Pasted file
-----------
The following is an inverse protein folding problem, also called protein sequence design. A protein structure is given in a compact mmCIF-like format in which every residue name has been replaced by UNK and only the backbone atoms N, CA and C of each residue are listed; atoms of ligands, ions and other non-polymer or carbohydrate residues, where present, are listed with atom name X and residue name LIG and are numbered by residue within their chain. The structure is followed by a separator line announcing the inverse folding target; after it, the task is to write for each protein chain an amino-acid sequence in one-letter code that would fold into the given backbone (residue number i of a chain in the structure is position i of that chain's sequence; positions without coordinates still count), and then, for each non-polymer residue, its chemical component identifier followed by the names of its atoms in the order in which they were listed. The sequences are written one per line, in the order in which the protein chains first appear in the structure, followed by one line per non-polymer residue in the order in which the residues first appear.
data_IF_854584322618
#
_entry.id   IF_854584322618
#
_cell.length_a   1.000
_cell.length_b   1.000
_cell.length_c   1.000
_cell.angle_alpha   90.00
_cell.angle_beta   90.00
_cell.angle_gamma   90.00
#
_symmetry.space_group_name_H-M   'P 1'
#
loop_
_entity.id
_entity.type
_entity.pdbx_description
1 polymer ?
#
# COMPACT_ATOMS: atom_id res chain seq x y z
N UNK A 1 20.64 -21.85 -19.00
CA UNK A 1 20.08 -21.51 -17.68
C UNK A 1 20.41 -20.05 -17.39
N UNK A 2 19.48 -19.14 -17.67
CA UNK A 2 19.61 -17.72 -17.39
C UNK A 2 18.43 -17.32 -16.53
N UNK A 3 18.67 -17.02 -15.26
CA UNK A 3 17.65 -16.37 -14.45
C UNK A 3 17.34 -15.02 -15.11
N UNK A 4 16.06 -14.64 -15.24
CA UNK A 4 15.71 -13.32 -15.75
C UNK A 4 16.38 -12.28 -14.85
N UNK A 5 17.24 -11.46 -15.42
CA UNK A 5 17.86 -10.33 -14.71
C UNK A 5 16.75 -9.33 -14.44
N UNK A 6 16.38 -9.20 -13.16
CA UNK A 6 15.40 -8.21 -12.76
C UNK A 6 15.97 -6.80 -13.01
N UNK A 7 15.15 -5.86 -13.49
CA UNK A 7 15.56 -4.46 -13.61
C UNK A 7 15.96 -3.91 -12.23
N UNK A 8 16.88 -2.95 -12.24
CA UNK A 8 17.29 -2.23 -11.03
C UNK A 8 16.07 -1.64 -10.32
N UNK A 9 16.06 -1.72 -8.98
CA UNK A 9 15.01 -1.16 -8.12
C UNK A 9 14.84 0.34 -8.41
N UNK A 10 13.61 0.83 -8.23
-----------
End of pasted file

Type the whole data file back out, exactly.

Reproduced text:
The following is an inverse protein folding problem, also called protein sequence design. A protein structure is given in a compact mmCIF-like format in which every residue name has been replaced by UNK and only the backbone atoms N, CA and C of each residue are listed; atoms of ligands, ions and other non-polymer or carbohydrate residues, where present, are listed with atom name X and residue name LIG and are numbered by residue within their chain. The structure is followed by a separator line announcing the inverse folding target; after it, the task is to write for each protein chain an amino-acid sequence in one-letter code that would fold into the given backbone (residue number i of a chain in the structure is position i of that chain's sequence; positions without coordinates still count), and then, for each non-polymer residue, its chemical component identifier followed by the names of its atoms in the order in which they were listed. The sequences are written one per line, in the order in which the protein chains first appear in the structure, followed by one line per non-polymer residue in the order in which the residues first appear.
data_IF_854584322618
#
_entry.id   IF_854584322618
#
_cell.length_a   1.000
_cell.length_b   1.000
_cell.length_c   1.000
_cell.angle_alpha   90.00
_cell.angle_beta   90.00
_cell.angle_gamma   90.00
#
_symmetry.space_group_name_H-M   'P 1'
#
loop_
_entity.id
_entity.type
_entity.pdbx_description
1 polymer ?
#
# COMPACT_ATOMS: atom_id res chain seq x y z
N UNK A 1 20.64 -21.85 -19.00
CA UNK A 1 20.08 -21.51 -17.68
C UNK A 1 20.41 -20.05 -17.39
N UNK A 2 19.48 -19.14 -17.67
CA UNK A 2 19.61 -17.72 -17.39
C UNK A 2 18.43 -17.32 -16.53
N UNK A 3 18.67 -17.02 -15.26
CA UNK A 3 17.65 -16.37 -14.45
C UNK A 3 17.34 -15.02 -15.11
N UNK A 4 16.06 -14.64 -15.24
CA UNK A 4 15.71 -13.32 -15.75
C UNK A 4 16.38 -12.28 -14.85
N UNK A 5 17.24 -11.46 -15.42
CA UNK A 5 17.86 -10.33 -14.71
C UNK A 5 16.75 -9.33 -14.44
N UNK A 6 16.38 -9.20 -13.16
CA UNK A 6 15.40 -8.21 -12.76
C UNK A 6 15.97 -6.80 -13.01
N UNK A 7 15.15 -5.86 -13.49
CA UNK A 7 15.56 -4.46 -13.61
C UNK A 7 15.96 -3.91 -12.23
N UNK A 8 16.88 -2.95 -12.24
CA UNK A 8 17.29 -2.23 -11.03
C UNK A 8 16.07 -1.64 -10.32
N UNK A 9 16.06 -1.72 -8.98
CA UNK A 9 15.01 -1.16 -8.12
C UNK A 9 14.84 0.34 -8.41
N UNK A 10 13.61 0.83 -8.23